What is a Guardianship?

A Guardianship is a formal, legal relationship established in a Court of Law is set up between a WARD (a person who is incapacitated and unable to care for themselves ) and a GUARDIAN (a person who has been appointed by the Court to make decisions and necessary arrangements to insure the that Ward is taken care of) 


Are all Guardianships the Same?


No.  Guardianships are set up to care for the Person and the Estate.  The Court can decide if both kinds of Guardianship are needed.  If so, one person can be Guardian of the Person and Estate or separate people can be appointed, one for the Guardianship of the Person and one for the Guardianship of the Estate Guardians can be either an individual, or more than one individual working together as co-guardian.  In some cases, if no person(s) are known to the Court to be suitable, the Court can appoint an institution (such as County Welfare Services) or an attorney to serve as Guardian. .  In addition to this, a Guardian may be appointed for a specific term in a Temporary Guardianship or if the need is on-going they are appointed as a Permanent Guardian.

Common Guardianship Situations

A Guardian is commonly appointed in the following situations:

 -  Loss of parent of minor children

 -  Incapacitated adult

 -  Incapacitated child who has reached the age of 18


What does a Declaration of Guardianship do?


A Declaration of Guardianship does not mean that you will be forced to have a guardian at some time in your life.  It means, however, that if you do need a Guardian, you will have an input into who that person will be.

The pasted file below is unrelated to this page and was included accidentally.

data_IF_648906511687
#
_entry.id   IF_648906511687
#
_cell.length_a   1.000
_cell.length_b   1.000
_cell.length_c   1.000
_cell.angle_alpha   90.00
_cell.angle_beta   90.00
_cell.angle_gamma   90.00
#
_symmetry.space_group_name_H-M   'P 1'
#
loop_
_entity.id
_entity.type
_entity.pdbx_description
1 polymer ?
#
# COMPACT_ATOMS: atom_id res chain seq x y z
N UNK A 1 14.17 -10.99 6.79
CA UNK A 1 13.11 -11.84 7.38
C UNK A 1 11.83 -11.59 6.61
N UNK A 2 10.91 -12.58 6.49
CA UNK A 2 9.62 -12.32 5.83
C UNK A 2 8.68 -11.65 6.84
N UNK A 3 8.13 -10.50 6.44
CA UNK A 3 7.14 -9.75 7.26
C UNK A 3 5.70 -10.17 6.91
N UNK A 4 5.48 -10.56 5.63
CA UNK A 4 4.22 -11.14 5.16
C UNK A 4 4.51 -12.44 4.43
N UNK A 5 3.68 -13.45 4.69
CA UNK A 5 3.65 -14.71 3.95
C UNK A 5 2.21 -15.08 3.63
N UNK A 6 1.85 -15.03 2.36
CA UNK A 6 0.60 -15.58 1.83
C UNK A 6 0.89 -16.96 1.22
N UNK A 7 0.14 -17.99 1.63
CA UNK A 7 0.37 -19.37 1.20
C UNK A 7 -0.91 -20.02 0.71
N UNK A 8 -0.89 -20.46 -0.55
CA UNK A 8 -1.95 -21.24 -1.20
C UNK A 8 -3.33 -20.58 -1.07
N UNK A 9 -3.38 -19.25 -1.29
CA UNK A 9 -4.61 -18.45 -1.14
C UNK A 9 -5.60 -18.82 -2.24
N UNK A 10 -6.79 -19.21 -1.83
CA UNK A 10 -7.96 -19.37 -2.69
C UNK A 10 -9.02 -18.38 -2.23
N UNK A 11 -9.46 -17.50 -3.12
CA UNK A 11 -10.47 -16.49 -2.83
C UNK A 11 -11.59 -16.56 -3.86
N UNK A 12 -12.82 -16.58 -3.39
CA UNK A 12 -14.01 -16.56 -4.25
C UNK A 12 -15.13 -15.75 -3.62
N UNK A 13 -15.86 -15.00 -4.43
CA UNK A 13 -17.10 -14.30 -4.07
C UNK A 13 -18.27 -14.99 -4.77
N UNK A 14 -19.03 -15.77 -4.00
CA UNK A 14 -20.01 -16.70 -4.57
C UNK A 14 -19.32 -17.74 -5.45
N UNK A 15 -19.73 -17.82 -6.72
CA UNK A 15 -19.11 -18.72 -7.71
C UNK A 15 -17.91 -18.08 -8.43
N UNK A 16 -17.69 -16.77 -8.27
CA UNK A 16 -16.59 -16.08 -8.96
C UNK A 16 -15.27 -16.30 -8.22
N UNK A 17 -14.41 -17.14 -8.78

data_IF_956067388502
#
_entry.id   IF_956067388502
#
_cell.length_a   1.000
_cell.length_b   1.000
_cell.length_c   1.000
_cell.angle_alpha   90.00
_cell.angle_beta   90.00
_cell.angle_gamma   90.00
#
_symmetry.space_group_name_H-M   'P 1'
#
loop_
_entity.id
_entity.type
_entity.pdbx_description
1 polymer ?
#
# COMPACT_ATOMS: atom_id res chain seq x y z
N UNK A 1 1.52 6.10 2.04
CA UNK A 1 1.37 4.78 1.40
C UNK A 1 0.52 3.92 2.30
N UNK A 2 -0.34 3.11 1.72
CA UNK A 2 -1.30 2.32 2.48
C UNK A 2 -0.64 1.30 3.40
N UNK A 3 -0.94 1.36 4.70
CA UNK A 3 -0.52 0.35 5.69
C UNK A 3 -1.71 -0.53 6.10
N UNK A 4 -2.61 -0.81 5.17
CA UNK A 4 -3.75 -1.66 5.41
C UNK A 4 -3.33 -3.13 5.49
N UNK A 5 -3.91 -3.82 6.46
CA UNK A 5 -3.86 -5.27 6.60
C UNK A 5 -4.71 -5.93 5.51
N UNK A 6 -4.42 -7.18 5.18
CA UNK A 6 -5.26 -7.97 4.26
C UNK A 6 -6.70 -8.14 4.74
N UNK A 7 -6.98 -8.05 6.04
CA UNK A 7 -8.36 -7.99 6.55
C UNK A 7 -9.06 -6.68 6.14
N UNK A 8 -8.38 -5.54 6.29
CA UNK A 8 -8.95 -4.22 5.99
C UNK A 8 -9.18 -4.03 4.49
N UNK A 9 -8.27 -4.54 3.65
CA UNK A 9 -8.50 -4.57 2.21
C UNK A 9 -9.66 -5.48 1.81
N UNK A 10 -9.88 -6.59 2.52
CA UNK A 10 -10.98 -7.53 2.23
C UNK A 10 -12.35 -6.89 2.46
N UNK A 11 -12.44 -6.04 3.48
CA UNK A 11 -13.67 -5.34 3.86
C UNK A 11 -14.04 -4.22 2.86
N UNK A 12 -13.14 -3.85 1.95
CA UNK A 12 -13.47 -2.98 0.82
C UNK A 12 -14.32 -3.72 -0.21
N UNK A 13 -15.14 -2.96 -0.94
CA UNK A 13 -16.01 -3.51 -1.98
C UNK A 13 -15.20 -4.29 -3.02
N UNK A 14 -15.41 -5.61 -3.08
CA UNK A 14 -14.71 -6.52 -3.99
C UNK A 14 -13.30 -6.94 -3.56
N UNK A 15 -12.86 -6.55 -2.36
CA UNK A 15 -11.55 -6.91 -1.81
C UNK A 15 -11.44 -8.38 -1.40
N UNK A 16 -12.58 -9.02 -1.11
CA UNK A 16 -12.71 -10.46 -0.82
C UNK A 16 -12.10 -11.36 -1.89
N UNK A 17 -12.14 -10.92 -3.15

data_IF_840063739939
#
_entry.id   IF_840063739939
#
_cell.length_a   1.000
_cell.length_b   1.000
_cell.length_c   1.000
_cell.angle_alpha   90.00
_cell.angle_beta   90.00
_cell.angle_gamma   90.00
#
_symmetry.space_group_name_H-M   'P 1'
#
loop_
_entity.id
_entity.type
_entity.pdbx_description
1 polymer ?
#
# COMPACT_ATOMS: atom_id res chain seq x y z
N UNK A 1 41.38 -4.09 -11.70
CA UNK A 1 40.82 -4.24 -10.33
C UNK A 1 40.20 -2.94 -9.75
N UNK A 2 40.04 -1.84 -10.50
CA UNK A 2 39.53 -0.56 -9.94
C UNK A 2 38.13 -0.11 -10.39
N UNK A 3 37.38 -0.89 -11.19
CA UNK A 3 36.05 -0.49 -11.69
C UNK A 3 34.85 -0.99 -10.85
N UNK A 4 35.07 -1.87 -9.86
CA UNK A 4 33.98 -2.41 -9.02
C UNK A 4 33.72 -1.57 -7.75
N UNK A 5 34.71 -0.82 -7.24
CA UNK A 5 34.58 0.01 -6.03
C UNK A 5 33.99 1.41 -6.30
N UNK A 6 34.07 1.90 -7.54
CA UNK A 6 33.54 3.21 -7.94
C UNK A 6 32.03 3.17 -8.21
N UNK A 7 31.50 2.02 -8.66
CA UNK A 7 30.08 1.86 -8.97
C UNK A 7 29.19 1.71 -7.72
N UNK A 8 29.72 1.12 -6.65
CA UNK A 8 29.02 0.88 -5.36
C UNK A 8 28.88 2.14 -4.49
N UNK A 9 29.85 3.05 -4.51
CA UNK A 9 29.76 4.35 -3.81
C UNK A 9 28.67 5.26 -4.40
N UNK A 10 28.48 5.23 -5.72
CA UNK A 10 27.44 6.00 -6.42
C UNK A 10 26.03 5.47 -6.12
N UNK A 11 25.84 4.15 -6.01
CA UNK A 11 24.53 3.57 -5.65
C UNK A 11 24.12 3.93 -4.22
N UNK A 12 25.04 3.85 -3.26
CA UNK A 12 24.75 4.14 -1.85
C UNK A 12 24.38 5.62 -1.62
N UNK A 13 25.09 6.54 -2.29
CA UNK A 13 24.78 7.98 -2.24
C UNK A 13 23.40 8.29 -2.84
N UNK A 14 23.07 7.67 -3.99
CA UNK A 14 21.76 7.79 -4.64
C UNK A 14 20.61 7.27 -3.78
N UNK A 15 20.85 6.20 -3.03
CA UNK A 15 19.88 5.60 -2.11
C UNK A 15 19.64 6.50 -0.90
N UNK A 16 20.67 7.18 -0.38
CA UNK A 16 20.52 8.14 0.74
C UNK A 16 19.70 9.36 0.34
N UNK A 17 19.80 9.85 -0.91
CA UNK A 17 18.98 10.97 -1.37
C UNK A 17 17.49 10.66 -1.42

It is difficult to think that we might need someone to take care of our basic needs one day, but the situation is not as difficult to face, knowing that the person we will rely on is someone we know and trust.  The Declaration of Guardianship makes your preferences known to the Court so that if you are ever deemed to be incapacitated and unable to care for yourself, the Court will know who you would like to fill that role.  This is important not only for you, but also for the Guardian.  Final approval by the Court would consider the person’s ability to serve at the time of need, so you can rest assured that no one will be put in this position if it is not appropriate at the time.


No matter who you select, it is good to consider:

  • Who would handle personal decisions for you in a way that is most compatible with your own philosophies and

  • Would the person you are considering be good with handling money? 

  • Will the responsibilities involved be too much of a burden for him/her?

  • Would you want to have co-guardians?  Would they work together well and support each other?

  • Who would be good back up guardian(s) in the case that the original selection is not available or will not qualify?

  • Discuss this with potential guardians so you both know the situation from the other person’s perspective